Leisure in the ancient world took many forms. For most Athenians, it was synonymous with athletics and oratory, the conventional occupations of the propertied elite. But for a dissident minority, leisure meant philosophia, love of wisdom – an activity quite unlike the academic discipline that now bears its name. Philosophia was free, open-ended speculation, unconstrained by dogma or money.

Plato contrasted it with litigation, in which the goal is to win one’s case, and win it quickly. (“Law is philosophy on a stopwatch,” said a friend of mine who had recently switched from one occupation to the other.) For Aristotle, philosophy was a celestial activity, the closest we come to the contemplative bliss of the gods.

Not just a Western ideal
Leisure is not just a Western ideal: it crops up wherever a minority is freed from the necessity of earning a living. The Chinese cultivated the arts of leisure with a whimsy absent from the more strenuous Greco-Roman version. Here is Shen Fu, a failed scholar of the early 19th century, reminiscing about happier times: “We would spend the whole day doing nothing but criticising poetry and talking about painting. My friends were like swallows on the rafters, coming and going as they pleased. Yün even sold her hairpins to buy wine without a second thought, because we did not want to give up lightly such a beautiful time and place. But now we are all parted like clouds blown by the wind. The jade is broken, the incense buried! I cannot bear to look back.”

These visions of leisure, Western and Eastern, are in many ways repugnant to us. Aristotle’s gentleman philosophers would have lived on the labour of slaves – “human tools”, as he charmingly calls them – while Shen Fu, a local government secretary, received an income that was almost certainly made up largely of bribes. How can an ideal of life erected upon such murky foundations hold any appeal for us today?

Freedom from drudgery
I share these worries. Yet when all is said and done, what else matters, ultimately, apart from leisure? To be without leisure, to do everything for the sake of something else, is to be only half alive. Imagine a man who works long hours at a boring job to pay the school fees; eats brown rice not because he likes it but because it is good for him; reads books in order to increase his stock of knowledge and culture; and keeps fit for the sake of his ‘erotic capital’.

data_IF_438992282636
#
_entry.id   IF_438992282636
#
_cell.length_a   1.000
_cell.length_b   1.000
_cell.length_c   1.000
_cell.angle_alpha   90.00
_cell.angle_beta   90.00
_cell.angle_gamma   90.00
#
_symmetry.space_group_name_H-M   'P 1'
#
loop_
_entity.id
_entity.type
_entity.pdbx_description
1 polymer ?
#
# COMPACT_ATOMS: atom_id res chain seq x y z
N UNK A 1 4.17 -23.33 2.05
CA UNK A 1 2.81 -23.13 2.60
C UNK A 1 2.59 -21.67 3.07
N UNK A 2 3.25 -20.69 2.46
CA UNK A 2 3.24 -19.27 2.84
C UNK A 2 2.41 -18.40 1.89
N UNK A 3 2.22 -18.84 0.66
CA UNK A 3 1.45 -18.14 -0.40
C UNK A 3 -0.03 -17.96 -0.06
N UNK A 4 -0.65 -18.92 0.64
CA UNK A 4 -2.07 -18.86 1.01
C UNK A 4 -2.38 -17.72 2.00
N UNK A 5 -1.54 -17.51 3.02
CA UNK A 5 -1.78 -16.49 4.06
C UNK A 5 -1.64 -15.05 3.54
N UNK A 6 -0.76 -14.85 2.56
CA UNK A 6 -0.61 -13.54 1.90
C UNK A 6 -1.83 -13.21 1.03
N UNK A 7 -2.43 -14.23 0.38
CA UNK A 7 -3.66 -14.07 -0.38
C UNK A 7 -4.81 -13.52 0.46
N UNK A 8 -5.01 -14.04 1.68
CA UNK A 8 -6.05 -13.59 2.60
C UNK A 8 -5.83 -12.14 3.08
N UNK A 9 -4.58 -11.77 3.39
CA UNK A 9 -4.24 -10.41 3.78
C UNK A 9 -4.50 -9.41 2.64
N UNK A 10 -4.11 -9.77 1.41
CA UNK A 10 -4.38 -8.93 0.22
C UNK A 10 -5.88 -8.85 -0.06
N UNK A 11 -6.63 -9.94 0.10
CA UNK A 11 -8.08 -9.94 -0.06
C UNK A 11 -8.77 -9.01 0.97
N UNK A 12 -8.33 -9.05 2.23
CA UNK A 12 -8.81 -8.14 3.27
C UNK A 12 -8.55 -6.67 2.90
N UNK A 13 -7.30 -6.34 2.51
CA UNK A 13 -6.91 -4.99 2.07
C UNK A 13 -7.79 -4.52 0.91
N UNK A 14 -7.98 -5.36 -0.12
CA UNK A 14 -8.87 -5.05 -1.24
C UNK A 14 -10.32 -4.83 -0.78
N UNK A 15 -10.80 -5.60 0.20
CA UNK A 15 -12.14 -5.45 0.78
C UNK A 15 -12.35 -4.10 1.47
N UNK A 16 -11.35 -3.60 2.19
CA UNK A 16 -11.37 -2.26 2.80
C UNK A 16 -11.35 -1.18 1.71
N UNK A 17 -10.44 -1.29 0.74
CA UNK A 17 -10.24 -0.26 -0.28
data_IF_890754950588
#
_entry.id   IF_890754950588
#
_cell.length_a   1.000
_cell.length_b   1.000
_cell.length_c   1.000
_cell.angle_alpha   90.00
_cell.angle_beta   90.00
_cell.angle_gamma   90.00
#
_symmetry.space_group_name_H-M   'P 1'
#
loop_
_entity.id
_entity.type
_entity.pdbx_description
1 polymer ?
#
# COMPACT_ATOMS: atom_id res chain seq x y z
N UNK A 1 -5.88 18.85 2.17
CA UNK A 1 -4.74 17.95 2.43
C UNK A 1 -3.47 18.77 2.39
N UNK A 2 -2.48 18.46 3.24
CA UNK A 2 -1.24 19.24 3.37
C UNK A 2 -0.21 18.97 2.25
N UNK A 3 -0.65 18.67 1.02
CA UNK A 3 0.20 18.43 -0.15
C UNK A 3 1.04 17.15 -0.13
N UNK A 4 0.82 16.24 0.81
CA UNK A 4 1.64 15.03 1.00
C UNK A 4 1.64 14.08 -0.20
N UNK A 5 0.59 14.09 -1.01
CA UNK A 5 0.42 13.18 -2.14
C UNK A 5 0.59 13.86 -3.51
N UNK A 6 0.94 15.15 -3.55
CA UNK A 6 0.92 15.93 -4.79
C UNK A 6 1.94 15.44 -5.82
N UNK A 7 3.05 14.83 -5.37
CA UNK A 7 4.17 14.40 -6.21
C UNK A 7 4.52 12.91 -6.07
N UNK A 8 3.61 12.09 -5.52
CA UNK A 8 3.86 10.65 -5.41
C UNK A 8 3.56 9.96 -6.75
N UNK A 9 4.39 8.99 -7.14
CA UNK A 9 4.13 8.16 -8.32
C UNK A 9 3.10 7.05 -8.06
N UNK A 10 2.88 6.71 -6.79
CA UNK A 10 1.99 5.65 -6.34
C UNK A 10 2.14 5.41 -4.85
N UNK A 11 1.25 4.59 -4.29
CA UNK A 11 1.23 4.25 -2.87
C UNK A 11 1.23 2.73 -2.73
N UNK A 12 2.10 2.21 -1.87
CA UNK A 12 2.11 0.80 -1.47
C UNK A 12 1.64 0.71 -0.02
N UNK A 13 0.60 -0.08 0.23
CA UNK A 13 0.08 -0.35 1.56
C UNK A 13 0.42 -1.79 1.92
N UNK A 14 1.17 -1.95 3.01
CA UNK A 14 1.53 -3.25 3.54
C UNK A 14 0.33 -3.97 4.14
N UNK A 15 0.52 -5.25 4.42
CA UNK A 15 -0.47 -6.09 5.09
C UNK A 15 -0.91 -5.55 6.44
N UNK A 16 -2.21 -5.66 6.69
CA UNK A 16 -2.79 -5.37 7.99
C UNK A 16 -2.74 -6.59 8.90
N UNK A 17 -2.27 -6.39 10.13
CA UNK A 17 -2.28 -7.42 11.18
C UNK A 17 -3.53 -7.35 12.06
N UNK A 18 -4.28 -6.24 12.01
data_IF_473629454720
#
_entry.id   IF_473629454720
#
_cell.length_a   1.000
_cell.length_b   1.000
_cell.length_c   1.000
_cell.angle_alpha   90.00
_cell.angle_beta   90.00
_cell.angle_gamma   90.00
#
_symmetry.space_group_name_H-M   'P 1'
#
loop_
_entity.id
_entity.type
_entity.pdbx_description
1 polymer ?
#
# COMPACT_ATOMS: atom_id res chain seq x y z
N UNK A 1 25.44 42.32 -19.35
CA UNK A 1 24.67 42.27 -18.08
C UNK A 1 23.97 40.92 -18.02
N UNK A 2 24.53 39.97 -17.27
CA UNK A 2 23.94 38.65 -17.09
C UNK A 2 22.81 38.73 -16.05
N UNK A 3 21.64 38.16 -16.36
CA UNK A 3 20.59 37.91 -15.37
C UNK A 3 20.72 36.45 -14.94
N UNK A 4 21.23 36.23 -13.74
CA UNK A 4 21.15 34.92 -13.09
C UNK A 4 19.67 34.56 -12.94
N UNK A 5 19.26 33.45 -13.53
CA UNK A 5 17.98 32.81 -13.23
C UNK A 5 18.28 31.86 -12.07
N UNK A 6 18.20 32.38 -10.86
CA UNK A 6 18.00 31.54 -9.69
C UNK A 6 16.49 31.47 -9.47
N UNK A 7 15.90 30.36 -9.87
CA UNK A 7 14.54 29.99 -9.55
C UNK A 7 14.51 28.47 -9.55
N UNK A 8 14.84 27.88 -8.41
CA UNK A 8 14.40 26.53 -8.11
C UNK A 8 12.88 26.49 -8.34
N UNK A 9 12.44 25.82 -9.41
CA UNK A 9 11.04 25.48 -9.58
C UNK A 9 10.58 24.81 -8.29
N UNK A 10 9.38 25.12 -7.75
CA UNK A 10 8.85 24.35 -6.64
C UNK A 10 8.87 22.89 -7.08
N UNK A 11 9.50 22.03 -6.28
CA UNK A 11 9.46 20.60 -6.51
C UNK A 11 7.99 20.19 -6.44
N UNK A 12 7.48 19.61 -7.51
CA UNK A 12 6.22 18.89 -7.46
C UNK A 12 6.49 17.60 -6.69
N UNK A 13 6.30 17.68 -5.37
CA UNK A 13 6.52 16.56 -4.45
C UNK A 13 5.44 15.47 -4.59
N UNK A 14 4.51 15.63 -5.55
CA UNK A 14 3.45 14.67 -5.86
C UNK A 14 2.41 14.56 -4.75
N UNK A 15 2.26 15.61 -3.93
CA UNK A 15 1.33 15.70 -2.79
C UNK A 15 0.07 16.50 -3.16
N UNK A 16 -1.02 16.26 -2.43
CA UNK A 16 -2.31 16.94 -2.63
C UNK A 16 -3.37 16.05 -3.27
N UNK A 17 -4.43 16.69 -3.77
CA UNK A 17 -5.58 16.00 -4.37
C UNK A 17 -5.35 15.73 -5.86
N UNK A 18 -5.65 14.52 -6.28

Such a man is perpetually looking forward to a consummation he can never, in the nature of the case, enjoy. As Keynes put it, “he does not love his cat, but his cat’s kittens; nor, in truth, the kittens, but only the kittens’ kittens, and so on forward forever to the end of cat-dom.” He will die before he has ever really lived.

Nor should we be overly troubled by accusations of elitism. True, some can enjoy leisure only if others dig the coal and wash the dishes, but in a technological age there is no need for those others to be human beings. Mechanical work can, and should, be done by machines. “Human slavery is wrong, insecure, and demoralising,” wrote Oscar Wilde in his visionary essay The Soul of Man under Socialism. “On mechanical slavery, on the slavery of the machine, the future of the world depends.” We now have machinery sufficient to free the affluent world from drudgery. It is only our failure of political organisation and ethical imagination that holds us back.


Edward Skidelsky is a lecturer in philosophy at Exeter University, and author, together with his father, Robert, of How Much is Enough: Money and the Good Life (Allen Lane).

 

 

 

 

 

 

How Cryptography Is A Key Weapon In The Fight Against Empire States’ Campaign For Global Control

In Uncategorized on July 9, 2013 at 6:11 pm
A telecommunications station in Addis Ababa, Ethiopia

“Africa is coming online, but with hardware supplied by China. Will the internet be the means by which Africa continues to be subjugated into the 21st century?’ Photograph: Mao Siqian/Corbis

Oldspeak: “The new great game is not the war for oil pipelines. It is the war for information pipelines: the control over fibre-optic cable paths that spread undersea and overland. The new global treasure is control over the giant data flows that connect whole continents and civlisations, linking the communications of billions of people and organisations… Meanwhile, the United States is accelerating the next great arms race. The discoveries of the Stuxnet virus – and then the Duqu and Flame viruses – herald a new era of highly complex weaponised software made by powerful states to attack weaker states… Once upon a time the use of computer viruses as offensive weapons was a plot device in science fiction novels. Now it is a global reality spurred on by the reckless behaviour of the Barack Obama administration in violation of international law…. Cryptography can protect not just the civil liberties and rights of individuals, but the sovereignty and independence of whole countries, solidarity between groups with common cause, and the project of global emancipation. It can be used to fight not just the tyranny of the state over the individual but the tyranny of the empire over smaller states.-Julian Assange.